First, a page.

September 1, 2014

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Browns analysis: Just when you think you know a team …

I’m still trying to get my head around what happened Sunday at Cleveland Browns Stadium.
The embarrassing loss to the Steelers the week before I understand. I’ve seen it dozens of times. The Browns were outclassed, outplayed and outworked.
But the 51-45 win over the Bengals was new territory. The Browns never play a game that exciting. They seldom win a game they’re not supposed to. They rarely leave the home fans smiling.
This time the Browns did all three. And that gave fans hope, which is priceless.

Stars shine

Next to the win, the best thing to come from Sunday’s game was the performance by the stars.
Braylon Edwards looked like an elite receiver, catching eight passes for 146 yards and two touchdowns. Kellen Winslow ran free down the middle of the field for six catches, 100 yards and a touchdown. And Jamal Lewis showed he still has the big-play ability that used to torment the Browns, rushing for 216 yards, including runs of 66, 47 and 31.
When general manager Phil Savage and coach Romeo Crennel talk about the “ability” on the team — and they’ve done that a lot lately — these are three of the guys to whom they’re referring. And when they combine for 462 yards, the Browns look like a real NFL offense.

D.A. leads the way

Of course, a quarterback is necessary for the weapons to receive the ball. Derek Anderson filled that void — for at least one week.
Anderson blocked out the sight of Brady Quinn in his rear-view mirror and played the game of his life. He took advantage of Cincinnati’s porous coverage and made a plethora of great throws.
I’ve always recognized the quality of Anderson’s arm, but questioned his decision-making and consistency. His performance vs. the Bengals gives him at least another week — more likely three — to show it wasn’t a fluke.
To show he can go more than a half without throwing a dumb interception. To show his accuracy isn’t as fleeting as a Detroit Tigers lead at Jacobs Field.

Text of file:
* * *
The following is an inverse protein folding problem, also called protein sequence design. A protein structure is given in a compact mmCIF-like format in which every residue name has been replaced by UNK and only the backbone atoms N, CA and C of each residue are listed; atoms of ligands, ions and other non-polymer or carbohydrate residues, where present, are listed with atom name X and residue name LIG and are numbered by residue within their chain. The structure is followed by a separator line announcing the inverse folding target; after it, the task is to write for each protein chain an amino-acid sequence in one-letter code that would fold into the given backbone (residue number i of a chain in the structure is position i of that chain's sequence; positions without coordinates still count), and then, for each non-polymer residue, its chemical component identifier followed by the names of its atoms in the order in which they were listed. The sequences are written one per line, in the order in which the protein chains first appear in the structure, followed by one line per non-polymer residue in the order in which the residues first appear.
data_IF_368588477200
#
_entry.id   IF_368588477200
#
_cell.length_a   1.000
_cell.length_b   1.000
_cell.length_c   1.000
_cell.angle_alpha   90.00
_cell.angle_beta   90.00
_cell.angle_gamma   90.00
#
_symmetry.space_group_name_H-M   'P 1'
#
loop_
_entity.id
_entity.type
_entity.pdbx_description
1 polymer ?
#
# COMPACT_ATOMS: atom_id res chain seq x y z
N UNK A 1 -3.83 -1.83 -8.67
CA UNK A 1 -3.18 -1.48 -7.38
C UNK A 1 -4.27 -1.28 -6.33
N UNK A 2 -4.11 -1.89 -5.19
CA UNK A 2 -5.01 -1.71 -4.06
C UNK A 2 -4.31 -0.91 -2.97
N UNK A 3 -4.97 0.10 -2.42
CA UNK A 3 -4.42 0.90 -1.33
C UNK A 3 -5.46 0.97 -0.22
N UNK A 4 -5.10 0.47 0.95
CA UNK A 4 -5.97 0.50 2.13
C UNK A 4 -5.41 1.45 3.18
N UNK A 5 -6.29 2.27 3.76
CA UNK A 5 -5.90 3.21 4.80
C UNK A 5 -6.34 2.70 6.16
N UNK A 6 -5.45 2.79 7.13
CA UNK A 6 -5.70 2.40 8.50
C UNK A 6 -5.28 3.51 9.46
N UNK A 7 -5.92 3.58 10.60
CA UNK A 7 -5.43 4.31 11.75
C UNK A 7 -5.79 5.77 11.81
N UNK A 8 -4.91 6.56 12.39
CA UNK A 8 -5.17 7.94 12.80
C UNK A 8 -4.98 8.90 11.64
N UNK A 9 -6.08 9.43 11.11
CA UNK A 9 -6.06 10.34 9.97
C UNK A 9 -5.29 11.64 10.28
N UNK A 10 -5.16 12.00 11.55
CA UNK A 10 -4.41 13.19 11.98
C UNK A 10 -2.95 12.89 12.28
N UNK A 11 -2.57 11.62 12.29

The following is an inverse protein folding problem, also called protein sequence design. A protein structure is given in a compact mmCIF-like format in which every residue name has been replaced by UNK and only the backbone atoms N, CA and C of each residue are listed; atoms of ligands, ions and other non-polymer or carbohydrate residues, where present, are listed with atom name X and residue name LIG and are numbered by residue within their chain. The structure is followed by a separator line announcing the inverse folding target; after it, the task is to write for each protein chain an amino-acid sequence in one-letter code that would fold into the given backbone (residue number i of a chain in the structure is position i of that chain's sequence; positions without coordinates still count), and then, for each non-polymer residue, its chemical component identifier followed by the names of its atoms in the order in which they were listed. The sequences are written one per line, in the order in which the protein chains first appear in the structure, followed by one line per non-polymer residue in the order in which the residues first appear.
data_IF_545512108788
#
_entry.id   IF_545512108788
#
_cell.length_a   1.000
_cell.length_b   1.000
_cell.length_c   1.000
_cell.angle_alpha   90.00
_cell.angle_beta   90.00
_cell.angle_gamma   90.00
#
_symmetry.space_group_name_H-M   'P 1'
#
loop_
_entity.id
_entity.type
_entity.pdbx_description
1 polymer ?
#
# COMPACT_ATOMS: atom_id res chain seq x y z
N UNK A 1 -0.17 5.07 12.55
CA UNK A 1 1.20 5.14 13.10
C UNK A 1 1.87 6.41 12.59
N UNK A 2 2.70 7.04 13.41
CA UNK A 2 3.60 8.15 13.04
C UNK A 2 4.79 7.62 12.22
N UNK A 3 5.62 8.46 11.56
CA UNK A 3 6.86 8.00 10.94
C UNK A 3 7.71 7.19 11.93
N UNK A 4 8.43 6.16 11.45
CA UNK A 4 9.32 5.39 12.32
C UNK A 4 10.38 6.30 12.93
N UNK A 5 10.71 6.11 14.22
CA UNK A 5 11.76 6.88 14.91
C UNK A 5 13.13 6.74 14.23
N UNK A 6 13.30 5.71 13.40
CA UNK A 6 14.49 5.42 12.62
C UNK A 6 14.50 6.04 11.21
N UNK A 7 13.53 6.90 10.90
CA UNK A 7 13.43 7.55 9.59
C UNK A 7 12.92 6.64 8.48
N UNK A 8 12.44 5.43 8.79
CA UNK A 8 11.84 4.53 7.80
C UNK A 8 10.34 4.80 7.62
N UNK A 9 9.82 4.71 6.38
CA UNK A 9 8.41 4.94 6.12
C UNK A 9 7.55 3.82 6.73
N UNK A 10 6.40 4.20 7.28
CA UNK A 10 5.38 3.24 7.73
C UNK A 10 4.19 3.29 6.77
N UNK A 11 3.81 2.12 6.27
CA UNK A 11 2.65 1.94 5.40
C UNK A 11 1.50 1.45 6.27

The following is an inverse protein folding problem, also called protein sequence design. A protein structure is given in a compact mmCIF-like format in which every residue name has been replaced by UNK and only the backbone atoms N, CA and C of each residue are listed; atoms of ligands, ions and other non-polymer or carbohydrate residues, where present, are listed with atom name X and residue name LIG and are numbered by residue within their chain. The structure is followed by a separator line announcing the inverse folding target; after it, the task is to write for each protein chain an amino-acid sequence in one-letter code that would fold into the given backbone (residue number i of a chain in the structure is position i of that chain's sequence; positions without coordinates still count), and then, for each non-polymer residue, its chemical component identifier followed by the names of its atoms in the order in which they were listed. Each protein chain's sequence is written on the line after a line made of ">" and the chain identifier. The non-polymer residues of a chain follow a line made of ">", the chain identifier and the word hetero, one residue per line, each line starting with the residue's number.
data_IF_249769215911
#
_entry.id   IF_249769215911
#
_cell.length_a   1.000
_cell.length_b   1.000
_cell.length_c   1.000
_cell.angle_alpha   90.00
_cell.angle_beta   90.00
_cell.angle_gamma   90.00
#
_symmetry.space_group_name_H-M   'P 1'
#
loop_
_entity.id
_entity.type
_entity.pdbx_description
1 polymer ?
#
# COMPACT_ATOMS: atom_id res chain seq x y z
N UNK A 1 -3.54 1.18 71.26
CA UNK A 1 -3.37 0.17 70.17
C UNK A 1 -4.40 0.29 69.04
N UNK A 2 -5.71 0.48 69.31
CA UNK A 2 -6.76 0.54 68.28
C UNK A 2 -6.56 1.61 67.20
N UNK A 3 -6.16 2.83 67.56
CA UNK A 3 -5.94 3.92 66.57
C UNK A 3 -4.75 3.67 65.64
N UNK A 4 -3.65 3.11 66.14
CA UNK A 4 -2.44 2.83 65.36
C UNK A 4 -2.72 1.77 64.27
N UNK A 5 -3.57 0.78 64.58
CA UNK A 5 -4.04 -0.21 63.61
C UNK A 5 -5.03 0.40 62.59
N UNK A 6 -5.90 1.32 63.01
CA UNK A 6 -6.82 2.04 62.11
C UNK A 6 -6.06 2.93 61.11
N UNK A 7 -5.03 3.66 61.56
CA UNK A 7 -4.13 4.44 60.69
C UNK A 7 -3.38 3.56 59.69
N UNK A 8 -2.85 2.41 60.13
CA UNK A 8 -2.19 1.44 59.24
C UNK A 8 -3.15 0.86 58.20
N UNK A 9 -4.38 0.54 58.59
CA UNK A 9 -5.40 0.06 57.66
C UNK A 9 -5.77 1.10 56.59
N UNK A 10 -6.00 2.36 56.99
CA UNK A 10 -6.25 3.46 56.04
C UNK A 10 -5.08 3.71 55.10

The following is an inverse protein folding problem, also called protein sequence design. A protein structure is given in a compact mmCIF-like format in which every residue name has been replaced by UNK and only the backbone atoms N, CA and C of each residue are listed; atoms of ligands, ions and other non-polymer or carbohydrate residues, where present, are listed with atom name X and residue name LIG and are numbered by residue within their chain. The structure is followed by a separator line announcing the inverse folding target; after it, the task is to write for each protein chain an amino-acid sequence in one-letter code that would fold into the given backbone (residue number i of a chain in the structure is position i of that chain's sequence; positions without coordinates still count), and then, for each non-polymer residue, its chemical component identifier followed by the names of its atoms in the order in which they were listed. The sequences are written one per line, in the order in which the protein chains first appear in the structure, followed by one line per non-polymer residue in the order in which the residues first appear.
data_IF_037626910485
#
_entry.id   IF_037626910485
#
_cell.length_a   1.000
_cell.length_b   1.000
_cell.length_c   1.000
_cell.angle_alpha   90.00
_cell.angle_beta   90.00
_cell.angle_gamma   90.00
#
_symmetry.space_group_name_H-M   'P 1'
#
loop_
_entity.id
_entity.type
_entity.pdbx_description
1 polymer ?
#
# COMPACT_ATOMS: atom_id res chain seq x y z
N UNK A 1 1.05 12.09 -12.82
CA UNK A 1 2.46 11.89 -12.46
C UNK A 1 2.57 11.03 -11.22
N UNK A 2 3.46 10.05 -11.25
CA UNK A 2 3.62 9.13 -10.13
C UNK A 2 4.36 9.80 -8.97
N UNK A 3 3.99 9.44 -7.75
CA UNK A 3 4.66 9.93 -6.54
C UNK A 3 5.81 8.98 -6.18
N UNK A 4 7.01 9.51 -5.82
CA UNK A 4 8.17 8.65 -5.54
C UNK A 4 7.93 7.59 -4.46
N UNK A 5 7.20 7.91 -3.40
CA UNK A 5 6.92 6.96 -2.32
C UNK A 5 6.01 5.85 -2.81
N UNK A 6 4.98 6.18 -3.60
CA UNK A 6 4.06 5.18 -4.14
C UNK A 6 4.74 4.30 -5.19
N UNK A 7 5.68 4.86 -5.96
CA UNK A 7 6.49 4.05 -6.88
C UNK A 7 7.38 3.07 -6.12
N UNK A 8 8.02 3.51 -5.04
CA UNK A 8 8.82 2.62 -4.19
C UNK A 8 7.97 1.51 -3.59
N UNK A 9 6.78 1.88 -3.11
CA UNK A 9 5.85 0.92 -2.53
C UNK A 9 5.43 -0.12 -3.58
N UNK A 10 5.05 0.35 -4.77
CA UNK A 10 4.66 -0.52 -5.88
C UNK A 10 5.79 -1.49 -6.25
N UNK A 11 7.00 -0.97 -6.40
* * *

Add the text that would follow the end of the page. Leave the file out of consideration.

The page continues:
If Anderson can string a few good games together, he would allow the Browns to take their time with Quinn. He would also give the veterans a reason to believe this season is meaningful and not just about preparing Quinn for the future.
I’m not convinced Anderson will ever be anything more than a guy with big feet and a lot of potential, but this is his best shot to prove me wrong.

Goodbye, Charlie

Speaking of quarterbacks, I’d be remiss if I didn’t comment on the trade last week of Charlie Frye to the Seattle Seahawks.
Anderson’s career day vs. Cincinnati makes the deal look good, but the entire Frye situation could’ve been handled better. He never had a legitimate chance to succeed here, then left as the scapegoat for the debacle on opening day.
Frye’s a hard worker with good mobility and an average arm. He needs to be in the right system and circumstances to be successful, and those were never made available here.
In his first two years, he was saddled with a bad offensive line and an inflexible and ineffective offensive coordinator in Maurice Carthon. This year, he had to beat out Anderson with Quinn lurking. His confidence was gone, and that showed vs. the Steelers.
Frye will never be Peyton Manning, but given the chance he’ll develop into a solid backup capable of taking over a team for a long stretch and winning some games. When all is said and done, Frye will have a better career than Anderson.
Contact Scott Petrak at 329-7135 or spetrak@chroniclet.com.